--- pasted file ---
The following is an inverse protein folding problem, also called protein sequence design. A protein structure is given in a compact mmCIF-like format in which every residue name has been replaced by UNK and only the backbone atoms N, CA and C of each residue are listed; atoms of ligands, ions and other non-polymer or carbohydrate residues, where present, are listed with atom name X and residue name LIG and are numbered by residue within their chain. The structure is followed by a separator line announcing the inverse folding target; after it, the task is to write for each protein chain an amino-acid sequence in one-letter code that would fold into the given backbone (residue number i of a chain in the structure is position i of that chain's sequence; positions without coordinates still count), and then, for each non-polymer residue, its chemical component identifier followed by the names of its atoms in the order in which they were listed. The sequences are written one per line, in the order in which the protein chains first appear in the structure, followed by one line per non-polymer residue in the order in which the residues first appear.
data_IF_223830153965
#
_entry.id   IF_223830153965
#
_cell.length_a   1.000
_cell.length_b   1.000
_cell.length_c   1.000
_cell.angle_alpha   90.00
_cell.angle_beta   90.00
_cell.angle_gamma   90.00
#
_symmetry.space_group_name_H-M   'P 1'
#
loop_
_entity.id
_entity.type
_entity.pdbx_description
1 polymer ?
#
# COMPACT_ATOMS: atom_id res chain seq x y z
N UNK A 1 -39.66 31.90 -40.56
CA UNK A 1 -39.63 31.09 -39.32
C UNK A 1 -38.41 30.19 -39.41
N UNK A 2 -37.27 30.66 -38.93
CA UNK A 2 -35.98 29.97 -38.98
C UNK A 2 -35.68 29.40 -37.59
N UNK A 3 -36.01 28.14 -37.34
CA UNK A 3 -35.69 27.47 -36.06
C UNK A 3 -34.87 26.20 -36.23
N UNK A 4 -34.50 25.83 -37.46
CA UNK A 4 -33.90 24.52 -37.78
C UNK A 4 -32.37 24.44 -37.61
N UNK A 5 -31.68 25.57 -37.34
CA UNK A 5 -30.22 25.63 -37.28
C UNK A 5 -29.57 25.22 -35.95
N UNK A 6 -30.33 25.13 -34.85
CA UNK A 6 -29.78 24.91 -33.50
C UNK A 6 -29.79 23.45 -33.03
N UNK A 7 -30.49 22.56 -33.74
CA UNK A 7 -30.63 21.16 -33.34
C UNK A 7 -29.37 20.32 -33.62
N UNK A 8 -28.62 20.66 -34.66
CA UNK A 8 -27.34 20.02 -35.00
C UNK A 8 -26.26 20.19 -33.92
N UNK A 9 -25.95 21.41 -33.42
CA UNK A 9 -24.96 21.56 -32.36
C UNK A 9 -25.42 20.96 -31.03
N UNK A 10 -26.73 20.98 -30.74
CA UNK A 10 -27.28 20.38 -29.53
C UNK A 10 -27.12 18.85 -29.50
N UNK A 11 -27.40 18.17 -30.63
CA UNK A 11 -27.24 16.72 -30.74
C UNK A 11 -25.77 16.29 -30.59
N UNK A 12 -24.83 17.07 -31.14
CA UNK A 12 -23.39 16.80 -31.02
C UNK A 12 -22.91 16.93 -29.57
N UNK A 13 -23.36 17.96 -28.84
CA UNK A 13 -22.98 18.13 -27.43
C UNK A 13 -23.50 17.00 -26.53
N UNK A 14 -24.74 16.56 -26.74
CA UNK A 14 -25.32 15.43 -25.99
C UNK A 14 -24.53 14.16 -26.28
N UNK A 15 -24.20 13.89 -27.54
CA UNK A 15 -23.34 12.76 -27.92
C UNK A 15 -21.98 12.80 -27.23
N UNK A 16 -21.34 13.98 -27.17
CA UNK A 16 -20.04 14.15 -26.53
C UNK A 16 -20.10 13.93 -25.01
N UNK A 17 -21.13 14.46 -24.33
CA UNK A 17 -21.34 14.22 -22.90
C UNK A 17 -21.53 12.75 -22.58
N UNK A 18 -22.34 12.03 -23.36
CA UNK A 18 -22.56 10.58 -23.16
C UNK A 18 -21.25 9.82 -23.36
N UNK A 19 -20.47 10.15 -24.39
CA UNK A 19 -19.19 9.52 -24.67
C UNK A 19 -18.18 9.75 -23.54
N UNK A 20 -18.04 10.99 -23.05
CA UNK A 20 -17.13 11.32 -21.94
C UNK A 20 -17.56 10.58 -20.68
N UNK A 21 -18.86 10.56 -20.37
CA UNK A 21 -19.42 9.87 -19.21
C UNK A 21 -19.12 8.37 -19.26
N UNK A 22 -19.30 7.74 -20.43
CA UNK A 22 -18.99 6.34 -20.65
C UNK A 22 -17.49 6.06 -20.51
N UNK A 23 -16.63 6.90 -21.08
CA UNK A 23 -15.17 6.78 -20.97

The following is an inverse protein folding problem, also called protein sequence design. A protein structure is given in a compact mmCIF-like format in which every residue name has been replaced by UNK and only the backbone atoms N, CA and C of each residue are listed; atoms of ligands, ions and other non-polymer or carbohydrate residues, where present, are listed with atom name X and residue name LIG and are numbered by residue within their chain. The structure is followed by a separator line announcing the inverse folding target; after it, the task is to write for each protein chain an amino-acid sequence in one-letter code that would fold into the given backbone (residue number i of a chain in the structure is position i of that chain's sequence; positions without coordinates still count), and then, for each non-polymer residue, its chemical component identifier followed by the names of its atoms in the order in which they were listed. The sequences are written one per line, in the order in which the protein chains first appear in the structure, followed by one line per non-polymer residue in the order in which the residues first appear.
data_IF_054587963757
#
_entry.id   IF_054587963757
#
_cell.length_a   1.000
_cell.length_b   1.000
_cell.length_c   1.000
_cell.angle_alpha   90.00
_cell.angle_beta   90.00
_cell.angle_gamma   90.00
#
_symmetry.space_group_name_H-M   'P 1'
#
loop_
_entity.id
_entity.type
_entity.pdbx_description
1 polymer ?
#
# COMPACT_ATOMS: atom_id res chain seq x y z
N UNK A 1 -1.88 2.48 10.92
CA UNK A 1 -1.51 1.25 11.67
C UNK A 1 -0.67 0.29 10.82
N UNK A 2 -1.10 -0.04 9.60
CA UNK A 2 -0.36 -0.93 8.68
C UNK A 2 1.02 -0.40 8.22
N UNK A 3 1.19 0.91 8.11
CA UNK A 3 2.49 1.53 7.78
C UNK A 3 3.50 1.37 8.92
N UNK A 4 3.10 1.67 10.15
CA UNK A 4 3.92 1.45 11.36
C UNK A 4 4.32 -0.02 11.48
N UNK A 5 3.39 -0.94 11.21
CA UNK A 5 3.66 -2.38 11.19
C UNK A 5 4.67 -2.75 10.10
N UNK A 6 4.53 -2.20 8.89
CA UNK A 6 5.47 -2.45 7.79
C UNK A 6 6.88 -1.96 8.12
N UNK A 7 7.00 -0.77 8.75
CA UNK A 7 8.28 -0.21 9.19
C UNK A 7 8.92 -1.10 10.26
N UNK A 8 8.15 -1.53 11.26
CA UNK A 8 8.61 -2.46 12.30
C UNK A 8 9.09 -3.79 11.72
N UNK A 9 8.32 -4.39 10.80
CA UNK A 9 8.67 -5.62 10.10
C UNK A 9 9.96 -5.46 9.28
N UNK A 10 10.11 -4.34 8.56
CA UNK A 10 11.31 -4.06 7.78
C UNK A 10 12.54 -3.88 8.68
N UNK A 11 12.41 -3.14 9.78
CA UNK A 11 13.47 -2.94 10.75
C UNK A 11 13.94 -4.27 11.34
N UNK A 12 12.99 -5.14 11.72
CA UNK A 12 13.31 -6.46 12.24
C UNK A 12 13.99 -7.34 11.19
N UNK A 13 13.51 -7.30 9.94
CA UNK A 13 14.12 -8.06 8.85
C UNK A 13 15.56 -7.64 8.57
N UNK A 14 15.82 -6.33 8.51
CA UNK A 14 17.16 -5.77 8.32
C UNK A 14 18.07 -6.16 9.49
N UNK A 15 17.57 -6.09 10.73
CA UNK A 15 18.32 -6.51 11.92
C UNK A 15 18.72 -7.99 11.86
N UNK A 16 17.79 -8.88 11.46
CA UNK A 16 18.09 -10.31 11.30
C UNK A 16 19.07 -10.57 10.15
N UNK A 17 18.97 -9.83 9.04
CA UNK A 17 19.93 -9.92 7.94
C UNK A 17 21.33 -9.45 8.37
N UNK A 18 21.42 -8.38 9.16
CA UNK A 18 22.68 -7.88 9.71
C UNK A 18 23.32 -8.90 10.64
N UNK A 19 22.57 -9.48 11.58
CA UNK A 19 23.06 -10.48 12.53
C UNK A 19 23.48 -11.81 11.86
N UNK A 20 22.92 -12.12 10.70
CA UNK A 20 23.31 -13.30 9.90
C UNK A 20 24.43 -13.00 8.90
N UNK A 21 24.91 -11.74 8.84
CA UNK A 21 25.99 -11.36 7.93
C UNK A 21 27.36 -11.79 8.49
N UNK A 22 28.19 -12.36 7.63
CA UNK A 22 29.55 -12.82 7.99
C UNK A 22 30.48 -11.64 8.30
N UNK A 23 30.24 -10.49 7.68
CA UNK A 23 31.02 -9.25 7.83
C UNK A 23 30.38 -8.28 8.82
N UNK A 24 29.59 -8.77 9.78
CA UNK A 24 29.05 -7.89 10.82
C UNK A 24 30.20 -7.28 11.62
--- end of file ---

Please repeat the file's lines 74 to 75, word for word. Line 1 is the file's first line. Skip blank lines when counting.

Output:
CA UNK A 18 -22.56 10.58 -23.16
C UNK A 18 -21.25 9.82 -23.36